Focus-Science and Technology - - Discoveries -

Beethoven fa­mously com­posed sev­eral of his master­pieces while he was essen­tially deaf – but surely even he would be im­pressed with this piece of re­search. A team at TU Graz in Vienna has cre­ated a brain- com­puter in­ter­face, or BCI, that al­lows mu­si­cians to com­pose us­ing just the power of their thoughts.

Based on an es­tab­lished BCI that is used to en­able se­verely dis­abled peo­ple to write, the sys­tem works by flash­ing up a se­ries of op­tions – notes, pauses, chords etc – onto a screen placed in front of the user. When the pa­tients fo­cus on their de­sired op­tions, minute changes oc­cur in their brain waves. These changes are picked up by a spe­cial cap fit­ted with elec­trodes, and re­layed back into the soft­ware, which then pieces the user’s de­ci­sions to­gether to form a mu­si­cal score of their com­po­si­tion. The project could even­tu­ally give phys­i­cally im­paired peo­ple an op­por­tu­nity to ex­press them­selves with mu­sic, the team says.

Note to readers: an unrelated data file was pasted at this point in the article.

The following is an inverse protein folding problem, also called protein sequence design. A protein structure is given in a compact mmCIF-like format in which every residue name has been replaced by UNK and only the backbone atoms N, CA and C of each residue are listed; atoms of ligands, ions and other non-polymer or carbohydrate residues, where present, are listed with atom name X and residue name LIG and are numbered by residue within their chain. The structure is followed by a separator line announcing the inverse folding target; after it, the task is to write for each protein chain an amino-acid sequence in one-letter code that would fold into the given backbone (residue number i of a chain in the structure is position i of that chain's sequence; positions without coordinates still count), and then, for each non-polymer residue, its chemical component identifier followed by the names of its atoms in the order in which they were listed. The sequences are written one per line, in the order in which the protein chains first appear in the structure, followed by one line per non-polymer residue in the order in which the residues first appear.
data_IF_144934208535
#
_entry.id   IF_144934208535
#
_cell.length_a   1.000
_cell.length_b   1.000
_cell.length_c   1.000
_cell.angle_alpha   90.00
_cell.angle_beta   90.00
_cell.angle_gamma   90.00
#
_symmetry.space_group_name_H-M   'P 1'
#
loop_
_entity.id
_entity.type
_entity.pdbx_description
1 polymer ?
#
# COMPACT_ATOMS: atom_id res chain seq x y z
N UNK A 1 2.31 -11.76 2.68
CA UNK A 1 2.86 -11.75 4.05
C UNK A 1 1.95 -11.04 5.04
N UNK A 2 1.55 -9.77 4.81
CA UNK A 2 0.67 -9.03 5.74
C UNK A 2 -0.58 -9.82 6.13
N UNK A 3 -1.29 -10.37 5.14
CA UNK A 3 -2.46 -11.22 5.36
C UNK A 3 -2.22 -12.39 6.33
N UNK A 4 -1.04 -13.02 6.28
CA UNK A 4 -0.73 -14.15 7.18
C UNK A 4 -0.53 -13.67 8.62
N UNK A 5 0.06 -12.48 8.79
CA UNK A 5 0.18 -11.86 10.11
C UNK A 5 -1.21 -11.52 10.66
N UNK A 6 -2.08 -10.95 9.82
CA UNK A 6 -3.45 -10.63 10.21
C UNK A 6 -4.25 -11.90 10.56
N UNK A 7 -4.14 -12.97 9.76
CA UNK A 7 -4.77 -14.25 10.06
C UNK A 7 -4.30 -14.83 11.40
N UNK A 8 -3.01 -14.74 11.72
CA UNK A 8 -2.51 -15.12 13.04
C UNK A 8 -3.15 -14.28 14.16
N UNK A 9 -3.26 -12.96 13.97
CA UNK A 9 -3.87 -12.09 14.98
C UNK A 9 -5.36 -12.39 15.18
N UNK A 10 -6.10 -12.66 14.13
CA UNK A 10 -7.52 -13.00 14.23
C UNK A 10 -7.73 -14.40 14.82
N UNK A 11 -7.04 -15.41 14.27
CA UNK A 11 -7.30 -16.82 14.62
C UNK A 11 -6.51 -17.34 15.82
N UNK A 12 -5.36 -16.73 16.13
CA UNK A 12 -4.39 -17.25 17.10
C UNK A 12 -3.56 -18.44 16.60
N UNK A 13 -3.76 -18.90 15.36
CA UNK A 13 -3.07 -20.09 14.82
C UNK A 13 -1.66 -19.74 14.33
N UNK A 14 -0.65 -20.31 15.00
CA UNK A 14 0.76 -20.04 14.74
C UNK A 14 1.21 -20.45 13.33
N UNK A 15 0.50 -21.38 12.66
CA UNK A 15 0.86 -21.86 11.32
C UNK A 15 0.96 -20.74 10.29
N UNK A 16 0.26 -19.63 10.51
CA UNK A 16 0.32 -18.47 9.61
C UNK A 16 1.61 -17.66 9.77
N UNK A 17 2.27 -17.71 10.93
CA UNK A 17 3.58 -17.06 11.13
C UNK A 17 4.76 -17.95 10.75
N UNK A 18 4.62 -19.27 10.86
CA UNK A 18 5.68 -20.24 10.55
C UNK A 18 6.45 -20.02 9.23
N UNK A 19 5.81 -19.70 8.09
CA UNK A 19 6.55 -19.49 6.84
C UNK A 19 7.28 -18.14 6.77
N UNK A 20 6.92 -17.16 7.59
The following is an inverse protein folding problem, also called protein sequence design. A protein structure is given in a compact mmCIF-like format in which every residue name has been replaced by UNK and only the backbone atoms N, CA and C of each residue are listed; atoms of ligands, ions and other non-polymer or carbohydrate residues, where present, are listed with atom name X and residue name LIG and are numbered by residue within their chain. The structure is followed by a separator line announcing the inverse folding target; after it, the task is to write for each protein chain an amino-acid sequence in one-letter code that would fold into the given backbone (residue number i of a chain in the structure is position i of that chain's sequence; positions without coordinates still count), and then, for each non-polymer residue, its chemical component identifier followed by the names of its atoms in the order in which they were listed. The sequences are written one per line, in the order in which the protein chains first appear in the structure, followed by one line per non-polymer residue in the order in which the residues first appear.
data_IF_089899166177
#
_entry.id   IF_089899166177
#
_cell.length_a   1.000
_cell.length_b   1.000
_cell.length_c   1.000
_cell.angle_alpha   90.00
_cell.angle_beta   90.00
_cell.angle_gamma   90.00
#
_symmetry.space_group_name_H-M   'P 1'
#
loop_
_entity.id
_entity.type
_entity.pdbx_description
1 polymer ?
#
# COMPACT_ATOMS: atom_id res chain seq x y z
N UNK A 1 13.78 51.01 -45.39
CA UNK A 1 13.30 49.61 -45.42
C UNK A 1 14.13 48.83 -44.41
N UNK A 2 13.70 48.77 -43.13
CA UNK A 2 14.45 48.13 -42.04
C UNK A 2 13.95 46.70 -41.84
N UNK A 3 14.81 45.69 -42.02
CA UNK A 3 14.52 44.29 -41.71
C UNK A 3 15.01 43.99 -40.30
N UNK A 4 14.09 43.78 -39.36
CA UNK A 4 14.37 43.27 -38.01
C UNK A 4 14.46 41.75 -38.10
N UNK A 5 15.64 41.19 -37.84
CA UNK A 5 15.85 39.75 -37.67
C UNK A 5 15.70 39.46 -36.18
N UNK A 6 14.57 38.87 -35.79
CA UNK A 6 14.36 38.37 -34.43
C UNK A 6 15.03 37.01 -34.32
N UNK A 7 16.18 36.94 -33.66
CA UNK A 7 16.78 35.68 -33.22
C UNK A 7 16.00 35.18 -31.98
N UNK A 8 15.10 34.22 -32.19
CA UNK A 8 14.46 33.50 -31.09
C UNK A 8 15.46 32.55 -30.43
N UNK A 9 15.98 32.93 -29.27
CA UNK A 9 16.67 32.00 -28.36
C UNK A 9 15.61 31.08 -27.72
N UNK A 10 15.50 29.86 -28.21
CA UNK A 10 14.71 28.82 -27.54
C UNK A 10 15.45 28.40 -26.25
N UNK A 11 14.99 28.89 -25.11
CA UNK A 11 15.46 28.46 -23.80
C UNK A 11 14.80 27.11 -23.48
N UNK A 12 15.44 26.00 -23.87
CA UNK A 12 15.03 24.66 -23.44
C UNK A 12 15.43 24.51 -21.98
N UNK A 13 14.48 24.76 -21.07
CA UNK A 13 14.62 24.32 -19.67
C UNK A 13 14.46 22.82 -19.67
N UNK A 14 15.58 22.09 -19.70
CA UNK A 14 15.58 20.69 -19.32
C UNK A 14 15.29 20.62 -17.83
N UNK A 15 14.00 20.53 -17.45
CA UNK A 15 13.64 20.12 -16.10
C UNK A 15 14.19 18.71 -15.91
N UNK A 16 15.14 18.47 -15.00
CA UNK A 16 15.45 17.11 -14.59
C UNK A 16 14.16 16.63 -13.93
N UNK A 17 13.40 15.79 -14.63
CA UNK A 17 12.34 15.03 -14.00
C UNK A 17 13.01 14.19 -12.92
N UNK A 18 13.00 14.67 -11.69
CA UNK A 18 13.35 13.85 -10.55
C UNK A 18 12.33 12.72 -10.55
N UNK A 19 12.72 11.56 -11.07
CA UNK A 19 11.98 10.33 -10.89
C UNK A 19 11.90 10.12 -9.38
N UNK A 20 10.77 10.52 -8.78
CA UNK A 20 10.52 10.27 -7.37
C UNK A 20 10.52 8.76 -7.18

“The re­sults of the BCI com­po­si­tions can re­ally be heard. And what is more im­por­tant: the test per­sons en­joyed it. Af­ter a short train­ing ses­sion, all of them could start com­pos­ing and see­ing their melodies on the score, and then play them. The very pos­i­tive re­sults of the study with bod­ily healthy test per­sons are the first step in a pos­si­ble ex­pan­sion of the BCI com­po­si­tion to pa­tients,” said study leader Prof Ger­not Müller-Putz.

A com­peti­tor uses a brain- com­puter in­ter­face at 2016’s Cy­bathlon Cham­pi­onship

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